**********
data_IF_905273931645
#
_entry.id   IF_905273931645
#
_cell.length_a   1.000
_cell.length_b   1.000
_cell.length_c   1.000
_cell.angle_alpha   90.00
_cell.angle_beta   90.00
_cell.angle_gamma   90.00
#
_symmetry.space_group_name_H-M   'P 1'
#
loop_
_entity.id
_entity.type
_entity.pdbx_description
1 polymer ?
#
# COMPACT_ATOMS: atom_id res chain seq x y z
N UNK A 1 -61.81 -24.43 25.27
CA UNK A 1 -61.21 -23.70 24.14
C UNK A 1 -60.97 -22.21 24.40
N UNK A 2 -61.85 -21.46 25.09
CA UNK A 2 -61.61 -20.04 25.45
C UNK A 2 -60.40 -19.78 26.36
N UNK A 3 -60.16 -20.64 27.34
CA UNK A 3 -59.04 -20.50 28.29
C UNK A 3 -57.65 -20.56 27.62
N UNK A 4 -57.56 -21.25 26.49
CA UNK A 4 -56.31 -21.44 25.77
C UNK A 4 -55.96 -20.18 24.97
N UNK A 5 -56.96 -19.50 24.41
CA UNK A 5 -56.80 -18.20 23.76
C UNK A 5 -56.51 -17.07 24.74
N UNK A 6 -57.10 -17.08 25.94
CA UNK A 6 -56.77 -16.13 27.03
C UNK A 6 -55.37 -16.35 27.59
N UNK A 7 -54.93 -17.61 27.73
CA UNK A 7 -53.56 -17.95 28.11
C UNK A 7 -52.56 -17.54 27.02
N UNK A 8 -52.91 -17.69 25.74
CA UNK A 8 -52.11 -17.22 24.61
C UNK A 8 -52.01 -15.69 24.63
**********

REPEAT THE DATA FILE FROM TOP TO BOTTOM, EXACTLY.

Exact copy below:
data_IF_905273931645
#
_entry.id   IF_905273931645
#
_cell.length_a   1.000
_cell.length_b   1.000
_cell.length_c   1.000
_cell.angle_alpha   90.00
_cell.angle_beta   90.00
_cell.angle_gamma   90.00
#
_symmetry.space_group_name_H-M   'P 1'
#
loop_
_entity.id
_entity.type
_entity.pdbx_description
1 polymer ?
#
# COMPACT_ATOMS: atom_id res chain seq x y z
N UNK A 1 -61.81 -24.43 25.27
CA UNK A 1 -61.21 -23.70 24.14
C UNK A 1 -60.97 -22.21 24.40
N UNK A 2 -61.85 -21.46 25.09
CA UNK A 2 -61.61 -20.04 25.45
C UNK A 2 -60.40 -19.78 26.36
N UNK A 3 -60.16 -20.64 27.34
CA UNK A 3 -59.04 -20.50 28.29
C UNK A 3 -57.65 -20.56 27.62
N UNK A 4 -57.56 -21.25 26.49
CA UNK A 4 -56.31 -21.44 25.77
C UNK A 4 -55.96 -20.18 24.97
N UNK A 5 -56.96 -19.50 24.41
CA UNK A 5 -56.80 -18.20 23.76
C UNK A 5 -56.51 -17.07 24.74
N UNK A 6 -57.10 -17.08 25.94
CA UNK A 6 -56.77 -16.13 27.03
C UNK A 6 -55.37 -16.35 27.59
N UNK A 7 -54.93 -17.61 27.73
CA UNK A 7 -53.56 -17.95 28.11
C UNK A 7 -52.56 -17.54 27.02
N UNK A 8 -52.91 -17.69 25.74
CA UNK A 8 -52.11 -17.22 24.61
C UNK A 8 -52.01 -15.69 24.63